Flagstar Bank, Troy, Michigan, another top-five lender in 2012, settled with the government for $132.8 million—although only $14.5 million was immediately due. Out of 2012’s top-five FHA endorsers, only Quicken has not settled.

 

The first Bank of America case—there is a group of cases two years later—started out as a qui tam action by whistleblower Kyle Lagow, a district manager at LandSafe Inc., Plano, Texas, the appraisal arm of Countrywide. (A qui tam suit is one where an individual or organization brings a lawsuit on behalf of the government and can also win an award if the lawsuit is successful in bringing a recovery.) Lagow was represented by Shayne Stevenson, a partner at law firm Hagens Berman LLP in Seattle.

 

The case was joined by the U.S. Attorney’s Office for the Eastern District or New York in Brooklyn on behalf of HUD. Lagow’s lawsuit eventually led to a $1 billion settlement with Bank of America in July 2012 that also covered VA loans.

 

“Essentially Kyle [Lagow] charged that homes were being appraised [for Countrywide] with material deficiencies that were subsequently being insured by FHA,” says Stevenson. “When the loans defaulted, FHA was suffering a loss on homes it would not have insured had it known the true circumstances of the underwriting as it relates to appraisal fraud,” he says. Lagow was awarded $14.5 million as the whistleblower.

 

There has been a raft of other large settlements in false claims cases involving FHA loans. In July 2012, Deutsche Bank and its subsidiary, MortgageIT, agreed to pay $202.3 million in a federal case.

 

This settlement was the first major resolution of a case involving DOJ’s new strategy of bringing cases based on false certifications. The case was filed in May 2011 on behalf of HUD by Preet Bharara, U.S. Attorney for the Southern District of New York. Bharara had established a Civil Fraud Division the prior year to find and prosecute cases of financial fraud.

 

CitiMortgage

 

CitiMortgage and Citibank settled for $158.3 million in February 2012 in a case filed in August 2011 by whistleblower Sherry Hunt, a former CitiMortgage vice president who supervised 65 underwriters at the O’Fallon, Missouri–based subsidiary of New York–based Citibank.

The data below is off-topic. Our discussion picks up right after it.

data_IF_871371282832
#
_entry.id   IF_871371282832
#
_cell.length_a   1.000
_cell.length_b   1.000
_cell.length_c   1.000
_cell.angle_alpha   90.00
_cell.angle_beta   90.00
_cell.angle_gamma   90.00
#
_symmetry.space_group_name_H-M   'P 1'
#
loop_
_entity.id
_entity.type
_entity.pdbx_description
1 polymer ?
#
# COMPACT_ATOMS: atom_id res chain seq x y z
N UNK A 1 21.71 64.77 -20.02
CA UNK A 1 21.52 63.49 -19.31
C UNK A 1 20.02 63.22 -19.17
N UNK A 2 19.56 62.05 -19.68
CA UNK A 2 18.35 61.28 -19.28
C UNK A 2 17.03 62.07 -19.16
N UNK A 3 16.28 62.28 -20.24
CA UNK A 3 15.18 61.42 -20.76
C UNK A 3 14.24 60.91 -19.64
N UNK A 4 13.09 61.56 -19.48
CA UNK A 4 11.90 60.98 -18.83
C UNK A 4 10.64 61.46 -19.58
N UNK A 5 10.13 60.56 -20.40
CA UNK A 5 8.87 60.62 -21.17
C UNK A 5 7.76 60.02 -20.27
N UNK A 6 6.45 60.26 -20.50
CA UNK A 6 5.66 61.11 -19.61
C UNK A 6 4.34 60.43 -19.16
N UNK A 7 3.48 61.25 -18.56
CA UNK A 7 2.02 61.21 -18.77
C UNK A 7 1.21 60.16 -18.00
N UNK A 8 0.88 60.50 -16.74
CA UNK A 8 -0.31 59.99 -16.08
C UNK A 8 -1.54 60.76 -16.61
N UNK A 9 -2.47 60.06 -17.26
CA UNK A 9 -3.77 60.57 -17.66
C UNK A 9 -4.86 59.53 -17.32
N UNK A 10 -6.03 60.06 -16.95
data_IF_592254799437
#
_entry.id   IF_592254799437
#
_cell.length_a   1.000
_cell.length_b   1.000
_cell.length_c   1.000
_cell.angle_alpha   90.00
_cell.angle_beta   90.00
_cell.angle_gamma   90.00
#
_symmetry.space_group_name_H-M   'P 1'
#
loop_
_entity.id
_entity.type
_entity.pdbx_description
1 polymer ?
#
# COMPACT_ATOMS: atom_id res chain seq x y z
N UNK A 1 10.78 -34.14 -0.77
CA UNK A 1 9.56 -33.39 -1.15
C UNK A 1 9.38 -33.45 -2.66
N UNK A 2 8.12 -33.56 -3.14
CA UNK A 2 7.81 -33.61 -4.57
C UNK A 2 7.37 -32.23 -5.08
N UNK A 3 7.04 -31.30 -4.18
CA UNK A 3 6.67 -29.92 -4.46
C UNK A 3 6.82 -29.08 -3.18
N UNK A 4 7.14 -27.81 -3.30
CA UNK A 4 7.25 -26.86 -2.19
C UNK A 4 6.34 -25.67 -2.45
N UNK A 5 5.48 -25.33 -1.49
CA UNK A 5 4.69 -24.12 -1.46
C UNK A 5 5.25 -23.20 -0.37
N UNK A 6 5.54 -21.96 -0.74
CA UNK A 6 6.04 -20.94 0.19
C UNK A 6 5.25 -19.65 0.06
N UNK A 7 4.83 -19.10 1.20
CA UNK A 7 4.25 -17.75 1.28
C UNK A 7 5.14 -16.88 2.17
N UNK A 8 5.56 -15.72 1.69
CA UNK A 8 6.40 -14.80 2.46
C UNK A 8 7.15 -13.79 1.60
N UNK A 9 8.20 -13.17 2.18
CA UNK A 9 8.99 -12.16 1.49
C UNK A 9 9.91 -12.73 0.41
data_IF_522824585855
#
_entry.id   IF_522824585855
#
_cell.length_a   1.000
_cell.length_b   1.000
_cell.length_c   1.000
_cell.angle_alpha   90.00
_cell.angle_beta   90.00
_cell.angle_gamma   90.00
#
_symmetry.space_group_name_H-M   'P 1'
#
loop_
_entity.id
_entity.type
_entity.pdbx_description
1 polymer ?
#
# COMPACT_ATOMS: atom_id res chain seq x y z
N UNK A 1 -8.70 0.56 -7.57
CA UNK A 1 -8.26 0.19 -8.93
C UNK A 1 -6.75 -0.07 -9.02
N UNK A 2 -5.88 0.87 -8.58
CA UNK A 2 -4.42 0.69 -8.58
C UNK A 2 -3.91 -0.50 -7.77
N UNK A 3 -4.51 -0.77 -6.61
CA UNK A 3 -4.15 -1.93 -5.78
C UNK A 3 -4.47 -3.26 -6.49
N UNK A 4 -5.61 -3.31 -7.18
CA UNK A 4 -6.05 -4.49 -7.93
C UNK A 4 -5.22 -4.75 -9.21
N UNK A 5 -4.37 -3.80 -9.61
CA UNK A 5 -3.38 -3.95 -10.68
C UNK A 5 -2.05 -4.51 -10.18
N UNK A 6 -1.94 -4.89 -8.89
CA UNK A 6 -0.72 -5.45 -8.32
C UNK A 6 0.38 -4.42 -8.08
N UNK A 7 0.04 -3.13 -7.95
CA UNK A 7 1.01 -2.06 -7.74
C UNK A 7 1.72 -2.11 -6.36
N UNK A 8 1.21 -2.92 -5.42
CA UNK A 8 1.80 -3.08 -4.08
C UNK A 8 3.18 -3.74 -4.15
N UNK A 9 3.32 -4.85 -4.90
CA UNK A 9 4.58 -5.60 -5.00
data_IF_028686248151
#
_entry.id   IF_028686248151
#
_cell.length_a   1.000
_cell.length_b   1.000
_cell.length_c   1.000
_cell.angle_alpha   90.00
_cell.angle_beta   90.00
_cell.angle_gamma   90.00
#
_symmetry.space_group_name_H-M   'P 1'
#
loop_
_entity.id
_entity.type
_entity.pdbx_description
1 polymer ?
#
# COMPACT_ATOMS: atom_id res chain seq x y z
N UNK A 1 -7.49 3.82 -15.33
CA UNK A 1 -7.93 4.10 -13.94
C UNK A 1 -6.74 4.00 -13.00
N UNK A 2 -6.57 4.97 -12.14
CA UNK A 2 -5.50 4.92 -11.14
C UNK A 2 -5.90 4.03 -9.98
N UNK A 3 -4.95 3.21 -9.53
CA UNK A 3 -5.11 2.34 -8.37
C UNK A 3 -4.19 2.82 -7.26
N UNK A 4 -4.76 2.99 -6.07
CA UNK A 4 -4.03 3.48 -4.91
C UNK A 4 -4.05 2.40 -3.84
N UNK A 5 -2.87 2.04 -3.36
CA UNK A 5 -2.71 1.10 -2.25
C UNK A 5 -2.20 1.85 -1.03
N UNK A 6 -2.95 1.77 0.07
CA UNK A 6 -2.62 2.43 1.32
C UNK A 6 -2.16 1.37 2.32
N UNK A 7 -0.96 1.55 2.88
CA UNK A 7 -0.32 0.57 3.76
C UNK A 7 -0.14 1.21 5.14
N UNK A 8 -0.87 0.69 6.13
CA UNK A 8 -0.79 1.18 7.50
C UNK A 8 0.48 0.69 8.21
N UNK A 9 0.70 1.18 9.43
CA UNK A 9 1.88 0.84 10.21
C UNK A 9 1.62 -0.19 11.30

Hunt filed as a relator in a qui tam lawsuit under the False Claims Act, meaning that she was suing on behalf of the government to recoup losses suffered by the FHA with as much as triple damages paid to the U.S. Treasury. The False Claims Act is designed to incentivize whistleblowers by giving them a share of the proceeds.

 

When this case was settled, Hunt was awarded $31 million. The relator award in qui tam false claims lawsuits varies from 15 percent to 30 percent, plus reasonable attorneys’ fees.

 

This was a high-profile case because due to mortgage woes CitiMortgage had moved into the national spotlight after CBS News’ investigative program 60 Minutes in 2011 aired an interview with another Citigroup whistleblower, Richard Bowen. Bowen is the former senior vice president and chief underwriter for correspondent and bulk acquisitions from 2002 to 2005, in O’Fallon, Missouri.

 

Bowen, who never filed a qui tam case himself but talked with government investigators working on the Hunt case, is not happy about all the settlements of false claims suits. It would have been better if they had gone to trial to give them a proper public airing, according to Bowen.

 

The biggest hit

 

There was a second Bank of America FHA false claims settlement in September 2014 for $800 million that was part of a mammoth $16.65 billion settlement. The agreement resolved claims that Countrywide and Bank of America certified loans that did not comply with FHA requirements, based on a sample the government claimed found unacceptable rates of material underwriting defects.

 

The broader $16.65 billion settlement—the largest such in history, according to DOJ—encompassed misconduct at Countrywide before it was acquired by Bank of America. It resolved a number of federal and state cases involving residential mortgage-backed securities (RMBS) and collateralized debt obligations (CDOs).

 

Additionally, $1 billion of the Bank of America settlement was earmarked to resolve claims arising out of misrepresentations about mortgage originations fraudulently sold to government-sponsored enterprises (GSEs) Fannie Mae and Freddie Mac.

 

The GSE charges came out of a federal investigation into Countrywide’s Consumer Markets Division and Bank of America’s Retail Lending Division. The investigation was conducted by the U.S. Attorney’s Office for the Southern District of New York, as well as the Federal Housing Finance Agency’s (FHFA’s) Office of Inspector General and the Special Inspector General for the Troubled Asset Relief Program (SIGTARP).

 

The GSE portion of the settlement also resolved several  qui tam cases that brought awards of $170 million to whistleblowers, according to a report in the Dec. 19, 2014, New York Times DealBook section. The whistleblowers were identified as Edward O’Donnell, a former executive at an appraisal company; Robert Madsen, a former Countrywide property appraiser; Shareef Abdou, an executive at Countrywide’s operations group; and Mortgage Now Inc., a Shrewsbury, New Jersey–based mortgage lender.